Conservative dissent against Obama refugee resettlement plan continues to mount

Jeff Sessions
U.S. Sen. Jeff Sessions

As President Barack Obama continues to seek public support for yet another controversial foreign policy initiative, in Alabama, his plan to raise the cap on refugees allowed into the country is instead garnering stern reproach from elected officials.

The president, via Secretary of State John Kerry, recently rolled out a plan to gradually increase the annual cap on refugees allowed into the country from foreign soil to 100,000, up from 70,000 today.

Alabama’s junior senator Sen. Jeff Sessions, on Monday took to the rostrum in the Capitol to excoriate Obama’s plan, saying the U.S. had already taken in some 1.5 million immigrants from Muslim nations since the attacks of September 11 and that given our federal deficit, that is plenty for the time being.

“The U.S. has already taken in four times more immigrants than any other nation on Earth. Our foreign-born population share is set to break every known historical record,” inveighed Sessions.

“Ninety percent of recent refugees from the Middle East living in our country are receiving food stamps and approximately 70 percent are receiving free healthcare and cash welfare. All of the nearly 200,000 refugees the Administration is planning to bring over the next two years would be entitled to these same benefits the moment they arrive.”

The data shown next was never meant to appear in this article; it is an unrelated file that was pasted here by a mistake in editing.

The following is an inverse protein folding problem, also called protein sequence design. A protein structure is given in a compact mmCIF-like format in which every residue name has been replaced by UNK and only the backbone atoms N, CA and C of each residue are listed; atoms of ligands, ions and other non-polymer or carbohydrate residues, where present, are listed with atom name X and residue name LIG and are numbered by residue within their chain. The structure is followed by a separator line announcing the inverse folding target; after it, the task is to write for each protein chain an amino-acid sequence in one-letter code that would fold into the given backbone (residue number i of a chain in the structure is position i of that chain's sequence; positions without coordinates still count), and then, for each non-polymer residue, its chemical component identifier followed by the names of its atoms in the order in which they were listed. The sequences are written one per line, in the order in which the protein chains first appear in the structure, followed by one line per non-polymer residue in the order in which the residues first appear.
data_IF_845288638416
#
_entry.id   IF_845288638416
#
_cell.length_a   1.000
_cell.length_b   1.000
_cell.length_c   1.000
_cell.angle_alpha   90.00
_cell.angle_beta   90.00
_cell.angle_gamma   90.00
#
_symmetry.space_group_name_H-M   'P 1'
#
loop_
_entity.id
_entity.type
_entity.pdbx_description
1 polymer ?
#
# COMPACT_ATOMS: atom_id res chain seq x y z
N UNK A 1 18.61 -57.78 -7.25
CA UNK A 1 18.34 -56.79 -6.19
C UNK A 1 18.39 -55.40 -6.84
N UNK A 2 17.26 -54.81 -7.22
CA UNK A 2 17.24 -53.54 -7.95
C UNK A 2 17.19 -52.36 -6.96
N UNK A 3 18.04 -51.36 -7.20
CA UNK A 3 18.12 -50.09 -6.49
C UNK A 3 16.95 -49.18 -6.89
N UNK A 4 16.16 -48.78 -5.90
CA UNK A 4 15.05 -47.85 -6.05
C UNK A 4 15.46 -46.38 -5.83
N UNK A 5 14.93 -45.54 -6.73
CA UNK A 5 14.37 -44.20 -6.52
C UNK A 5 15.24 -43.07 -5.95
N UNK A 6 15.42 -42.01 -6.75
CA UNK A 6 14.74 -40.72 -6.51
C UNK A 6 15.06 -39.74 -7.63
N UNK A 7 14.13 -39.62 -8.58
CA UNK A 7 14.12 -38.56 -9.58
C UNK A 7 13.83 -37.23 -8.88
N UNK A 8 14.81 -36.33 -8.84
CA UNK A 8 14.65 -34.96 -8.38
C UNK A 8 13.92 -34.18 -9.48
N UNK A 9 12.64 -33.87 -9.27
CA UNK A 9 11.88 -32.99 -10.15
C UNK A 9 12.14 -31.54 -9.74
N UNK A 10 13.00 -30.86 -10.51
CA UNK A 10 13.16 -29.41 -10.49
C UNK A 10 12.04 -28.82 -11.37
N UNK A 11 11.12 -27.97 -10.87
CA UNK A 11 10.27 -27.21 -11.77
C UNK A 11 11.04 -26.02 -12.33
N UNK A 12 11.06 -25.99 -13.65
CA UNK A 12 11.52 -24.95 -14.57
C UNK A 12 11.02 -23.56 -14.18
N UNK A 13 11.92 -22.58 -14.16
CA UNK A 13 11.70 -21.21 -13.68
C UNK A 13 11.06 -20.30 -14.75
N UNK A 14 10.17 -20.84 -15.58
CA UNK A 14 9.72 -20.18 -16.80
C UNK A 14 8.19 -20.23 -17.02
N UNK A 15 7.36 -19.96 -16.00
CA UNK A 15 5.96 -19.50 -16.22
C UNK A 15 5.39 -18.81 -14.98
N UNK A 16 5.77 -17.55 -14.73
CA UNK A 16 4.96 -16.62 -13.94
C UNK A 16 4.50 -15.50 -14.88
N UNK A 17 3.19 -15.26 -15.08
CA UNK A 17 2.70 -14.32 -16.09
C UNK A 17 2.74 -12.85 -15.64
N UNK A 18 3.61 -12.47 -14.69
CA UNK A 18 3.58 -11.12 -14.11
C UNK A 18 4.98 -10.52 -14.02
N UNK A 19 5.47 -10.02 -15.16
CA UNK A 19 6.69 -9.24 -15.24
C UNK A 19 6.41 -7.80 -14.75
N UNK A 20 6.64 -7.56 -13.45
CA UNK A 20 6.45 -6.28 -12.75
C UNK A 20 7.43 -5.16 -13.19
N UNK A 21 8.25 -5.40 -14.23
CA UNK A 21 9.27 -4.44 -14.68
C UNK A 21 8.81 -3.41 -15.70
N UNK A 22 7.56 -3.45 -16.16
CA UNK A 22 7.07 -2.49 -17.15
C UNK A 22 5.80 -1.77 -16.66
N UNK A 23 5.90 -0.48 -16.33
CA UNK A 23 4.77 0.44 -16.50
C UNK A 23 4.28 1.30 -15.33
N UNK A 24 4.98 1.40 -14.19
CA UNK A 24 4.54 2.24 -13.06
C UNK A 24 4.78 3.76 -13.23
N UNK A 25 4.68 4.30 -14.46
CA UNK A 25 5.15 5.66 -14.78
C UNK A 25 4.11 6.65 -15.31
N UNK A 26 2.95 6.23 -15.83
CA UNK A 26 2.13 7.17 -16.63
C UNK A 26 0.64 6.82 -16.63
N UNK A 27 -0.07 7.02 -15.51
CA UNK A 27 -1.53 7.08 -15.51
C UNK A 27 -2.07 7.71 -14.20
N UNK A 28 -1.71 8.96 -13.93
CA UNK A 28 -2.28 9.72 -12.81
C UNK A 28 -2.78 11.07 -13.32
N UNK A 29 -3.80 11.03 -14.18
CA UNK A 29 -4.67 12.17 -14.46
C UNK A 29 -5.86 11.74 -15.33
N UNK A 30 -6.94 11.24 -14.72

“Since we are running huge deficits, every penny of these billions in costs will have to be borrowed and added to the debt,” Sessions added.

He is far from alone in his opposition, especially among fellow southern Republicans.

Congressman Bradley Byrne on Tuesday issued an announcement detailing his recent letter to the State Department citing concerns – echoed by Sessions and conservative columnist Rich Lowry in Monday’s New York Post among others – surrounding the nation’s limited capacity for vetting the incoming refugees.

“Terrorist groups have made clear they intend to use the refugee process to infiltrate our country, and I have serious concerns about increasing the number of allowed refugees,” wrote Byrne in a letter to the department’s Bureau of Population, Rufugees, and Migration.

So far, the U.S. has only accepted 1,500 refugees from Syria since the civil conflict began there four years ago.

Millions have been displaced, largely looking to resettle in Turkey – which has taken in some 2 million Syrian refugees – or in continental Europe. Germany for instance, expects to take in up to 1 million refugees this year.

The U.S. announced plans earlier this week to contribute some $419 million in aid to European and Middle Eastern countries which have taken the brunt of the mass exodus out of war-torn Syria.


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